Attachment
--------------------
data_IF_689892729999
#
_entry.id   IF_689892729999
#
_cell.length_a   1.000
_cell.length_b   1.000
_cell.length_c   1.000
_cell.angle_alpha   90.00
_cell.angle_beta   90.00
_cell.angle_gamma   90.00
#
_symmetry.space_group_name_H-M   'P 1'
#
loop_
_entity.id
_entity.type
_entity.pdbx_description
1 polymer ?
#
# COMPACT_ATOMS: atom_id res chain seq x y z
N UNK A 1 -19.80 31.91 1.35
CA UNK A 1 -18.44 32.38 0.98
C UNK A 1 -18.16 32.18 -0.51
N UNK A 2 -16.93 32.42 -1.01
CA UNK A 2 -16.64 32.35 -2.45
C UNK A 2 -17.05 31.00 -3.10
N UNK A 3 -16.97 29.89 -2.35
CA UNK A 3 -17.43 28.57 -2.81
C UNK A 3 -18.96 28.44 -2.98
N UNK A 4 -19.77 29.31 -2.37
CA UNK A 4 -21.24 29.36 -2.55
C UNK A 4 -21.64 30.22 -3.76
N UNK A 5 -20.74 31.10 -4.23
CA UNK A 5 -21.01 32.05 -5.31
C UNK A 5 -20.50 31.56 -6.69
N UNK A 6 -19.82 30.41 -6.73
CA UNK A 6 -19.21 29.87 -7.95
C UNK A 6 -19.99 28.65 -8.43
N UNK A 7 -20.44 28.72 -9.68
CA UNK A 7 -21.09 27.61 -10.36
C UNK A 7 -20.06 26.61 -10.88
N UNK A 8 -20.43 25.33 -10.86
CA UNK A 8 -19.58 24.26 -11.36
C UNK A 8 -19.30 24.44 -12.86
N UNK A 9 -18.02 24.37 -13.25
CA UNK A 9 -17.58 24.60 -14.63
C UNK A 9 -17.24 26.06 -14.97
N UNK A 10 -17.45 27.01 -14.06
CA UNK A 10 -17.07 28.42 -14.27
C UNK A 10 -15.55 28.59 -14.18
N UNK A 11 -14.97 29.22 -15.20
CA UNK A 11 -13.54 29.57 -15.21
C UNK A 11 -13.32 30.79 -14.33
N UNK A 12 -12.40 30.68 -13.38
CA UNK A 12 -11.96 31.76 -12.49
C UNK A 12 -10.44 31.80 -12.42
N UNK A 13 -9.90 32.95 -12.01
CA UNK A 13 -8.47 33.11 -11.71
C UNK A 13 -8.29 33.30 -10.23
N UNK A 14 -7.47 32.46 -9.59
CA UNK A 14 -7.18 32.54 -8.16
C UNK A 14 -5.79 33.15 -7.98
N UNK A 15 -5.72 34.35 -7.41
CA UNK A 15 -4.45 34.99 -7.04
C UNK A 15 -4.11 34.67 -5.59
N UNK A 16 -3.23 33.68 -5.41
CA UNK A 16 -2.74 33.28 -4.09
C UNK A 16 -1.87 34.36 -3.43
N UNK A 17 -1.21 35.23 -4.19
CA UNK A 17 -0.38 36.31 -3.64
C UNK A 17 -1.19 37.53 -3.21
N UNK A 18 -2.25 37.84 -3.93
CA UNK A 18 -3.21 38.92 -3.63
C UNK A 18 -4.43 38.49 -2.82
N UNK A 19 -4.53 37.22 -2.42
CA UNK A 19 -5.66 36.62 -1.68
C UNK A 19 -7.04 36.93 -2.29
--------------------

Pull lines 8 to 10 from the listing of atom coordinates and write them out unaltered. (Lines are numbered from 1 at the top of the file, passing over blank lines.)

_cell.angle_alpha   90.00
_cell.angle_beta   90.00
_cell.angle_gamma   90.00